After she sang a tribute song dedicated to the late Marvin Gaye, Ross scored another #1 song in 1986 in the UK with "Chain Reaction," which brought back her days as the member of The Supremes', and was written and produced by The Bee Gees. Unlike the song she sang when Florence died, this song was about how she became accustomed to Marvin over the years. After an eight-year absence, in 1989 she came back to Motown. Ross had gained more fame through concert appearances over the years, and in April 1993 she became a best-selling author with her first and only children's book, "When You Dream," which featured a CD with four songs that were dedicated to the book. That same year she was declared by the Guinness Book of World Records to be the most successful female singer of all times. Two years later she was honored with the Heritage Award for Lifetime Achievement on the Soul Train Awards. After receiving those honors, she came back to the studio in 1999 with "Every Day Is A New Day," and the song reached the UK Top 10. The following year, with Mary Wilson--the only other surviving original Supremes member--she planned to book a Supremes reunion tour, but this was eventually canceled.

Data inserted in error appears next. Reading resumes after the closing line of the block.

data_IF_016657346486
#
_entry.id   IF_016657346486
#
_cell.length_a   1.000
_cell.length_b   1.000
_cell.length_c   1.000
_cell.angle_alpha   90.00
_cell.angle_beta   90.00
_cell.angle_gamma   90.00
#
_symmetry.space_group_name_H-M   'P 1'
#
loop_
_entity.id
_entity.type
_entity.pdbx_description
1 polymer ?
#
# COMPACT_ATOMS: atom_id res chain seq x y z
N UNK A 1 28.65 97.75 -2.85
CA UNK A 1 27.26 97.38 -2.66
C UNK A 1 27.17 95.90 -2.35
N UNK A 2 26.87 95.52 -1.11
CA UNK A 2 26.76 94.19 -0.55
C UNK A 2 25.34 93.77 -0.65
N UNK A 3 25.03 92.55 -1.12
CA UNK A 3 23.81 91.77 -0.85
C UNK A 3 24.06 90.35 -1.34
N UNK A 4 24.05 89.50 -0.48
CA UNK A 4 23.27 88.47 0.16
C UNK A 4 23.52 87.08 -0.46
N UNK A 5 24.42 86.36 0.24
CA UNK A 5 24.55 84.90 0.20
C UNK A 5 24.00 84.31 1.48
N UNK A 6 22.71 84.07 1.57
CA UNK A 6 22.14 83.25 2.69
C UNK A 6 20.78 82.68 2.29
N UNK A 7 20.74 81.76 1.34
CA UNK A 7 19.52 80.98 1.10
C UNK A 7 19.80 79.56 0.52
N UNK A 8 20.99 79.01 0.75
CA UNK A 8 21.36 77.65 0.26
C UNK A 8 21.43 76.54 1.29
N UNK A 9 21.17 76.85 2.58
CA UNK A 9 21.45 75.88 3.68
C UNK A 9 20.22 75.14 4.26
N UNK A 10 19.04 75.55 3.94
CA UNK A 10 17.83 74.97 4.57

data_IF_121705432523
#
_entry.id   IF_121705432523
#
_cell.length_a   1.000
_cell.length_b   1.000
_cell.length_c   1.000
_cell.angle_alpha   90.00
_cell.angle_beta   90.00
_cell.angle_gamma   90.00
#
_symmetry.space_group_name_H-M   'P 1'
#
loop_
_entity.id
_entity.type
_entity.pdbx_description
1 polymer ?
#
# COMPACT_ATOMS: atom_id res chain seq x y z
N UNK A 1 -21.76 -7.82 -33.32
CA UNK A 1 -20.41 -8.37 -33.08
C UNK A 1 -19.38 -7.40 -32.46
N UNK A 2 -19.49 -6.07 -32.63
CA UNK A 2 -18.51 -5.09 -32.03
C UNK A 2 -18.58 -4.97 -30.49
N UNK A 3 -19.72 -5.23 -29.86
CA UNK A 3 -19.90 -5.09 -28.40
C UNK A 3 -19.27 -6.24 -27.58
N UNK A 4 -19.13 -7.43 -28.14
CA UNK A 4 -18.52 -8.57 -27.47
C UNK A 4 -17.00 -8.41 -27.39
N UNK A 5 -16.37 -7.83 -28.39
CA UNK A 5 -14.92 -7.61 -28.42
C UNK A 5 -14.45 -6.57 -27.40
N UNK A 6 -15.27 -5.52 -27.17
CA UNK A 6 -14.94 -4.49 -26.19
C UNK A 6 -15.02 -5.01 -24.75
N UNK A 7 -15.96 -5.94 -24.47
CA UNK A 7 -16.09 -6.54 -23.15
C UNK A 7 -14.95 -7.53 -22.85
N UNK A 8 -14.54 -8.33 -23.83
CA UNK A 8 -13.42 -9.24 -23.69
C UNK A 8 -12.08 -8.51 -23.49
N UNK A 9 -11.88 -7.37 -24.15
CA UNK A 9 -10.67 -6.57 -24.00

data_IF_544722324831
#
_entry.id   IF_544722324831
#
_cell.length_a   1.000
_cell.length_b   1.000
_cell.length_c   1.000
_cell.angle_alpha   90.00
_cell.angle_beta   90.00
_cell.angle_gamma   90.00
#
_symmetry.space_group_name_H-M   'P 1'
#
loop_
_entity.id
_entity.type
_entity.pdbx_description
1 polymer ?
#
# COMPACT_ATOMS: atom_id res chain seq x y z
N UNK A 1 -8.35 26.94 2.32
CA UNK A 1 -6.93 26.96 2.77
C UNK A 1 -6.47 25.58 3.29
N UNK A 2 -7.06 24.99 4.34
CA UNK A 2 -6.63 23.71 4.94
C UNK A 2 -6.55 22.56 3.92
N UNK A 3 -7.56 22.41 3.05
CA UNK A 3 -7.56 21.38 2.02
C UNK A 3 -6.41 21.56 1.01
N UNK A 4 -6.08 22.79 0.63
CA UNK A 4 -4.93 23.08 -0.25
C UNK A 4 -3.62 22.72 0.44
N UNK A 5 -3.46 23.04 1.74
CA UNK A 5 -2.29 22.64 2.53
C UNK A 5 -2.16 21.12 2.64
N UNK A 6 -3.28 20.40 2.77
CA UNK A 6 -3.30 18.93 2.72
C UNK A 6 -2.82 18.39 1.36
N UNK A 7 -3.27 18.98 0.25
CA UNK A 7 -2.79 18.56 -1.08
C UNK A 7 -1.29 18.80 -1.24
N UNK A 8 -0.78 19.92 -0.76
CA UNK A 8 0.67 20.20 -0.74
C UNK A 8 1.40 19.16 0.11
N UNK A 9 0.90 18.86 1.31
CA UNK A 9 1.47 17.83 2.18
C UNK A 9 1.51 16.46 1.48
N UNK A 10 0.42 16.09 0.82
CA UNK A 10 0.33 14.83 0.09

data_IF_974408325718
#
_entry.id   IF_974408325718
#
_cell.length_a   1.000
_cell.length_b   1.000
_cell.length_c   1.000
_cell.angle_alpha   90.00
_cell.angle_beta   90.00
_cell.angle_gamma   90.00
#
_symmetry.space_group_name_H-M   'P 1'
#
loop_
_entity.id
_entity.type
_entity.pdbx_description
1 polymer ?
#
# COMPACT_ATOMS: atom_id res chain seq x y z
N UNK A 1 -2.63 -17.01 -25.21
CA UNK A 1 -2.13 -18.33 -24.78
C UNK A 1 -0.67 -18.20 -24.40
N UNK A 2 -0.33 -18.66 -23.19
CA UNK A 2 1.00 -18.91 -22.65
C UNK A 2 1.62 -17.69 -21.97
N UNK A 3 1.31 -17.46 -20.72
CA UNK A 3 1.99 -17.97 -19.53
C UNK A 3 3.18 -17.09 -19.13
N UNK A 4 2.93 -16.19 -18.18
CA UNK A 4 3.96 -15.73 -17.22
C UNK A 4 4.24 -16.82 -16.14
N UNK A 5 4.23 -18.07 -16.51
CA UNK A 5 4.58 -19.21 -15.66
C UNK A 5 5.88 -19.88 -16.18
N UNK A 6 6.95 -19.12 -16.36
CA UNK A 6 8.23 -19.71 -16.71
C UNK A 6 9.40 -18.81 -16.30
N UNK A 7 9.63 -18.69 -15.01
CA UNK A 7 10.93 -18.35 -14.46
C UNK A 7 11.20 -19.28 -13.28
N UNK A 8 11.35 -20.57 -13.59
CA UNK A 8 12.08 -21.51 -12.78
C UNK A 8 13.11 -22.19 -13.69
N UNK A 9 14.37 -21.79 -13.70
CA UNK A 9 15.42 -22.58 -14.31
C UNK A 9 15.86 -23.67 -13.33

She was arrested in 2002 in Tucson, Arizona, for driving under the influence and after pleading guilty was sentenced to two days in jail, 36 hours of counseling and one year probation. Today she is hard at work finishing her forthcoming book, "Upside Down: Wrong Turns, Right Turns and the Road Ahead."
|Arne Naess Jr.||(23 October 1985 - 12 February 2000) (divorced) 2 children|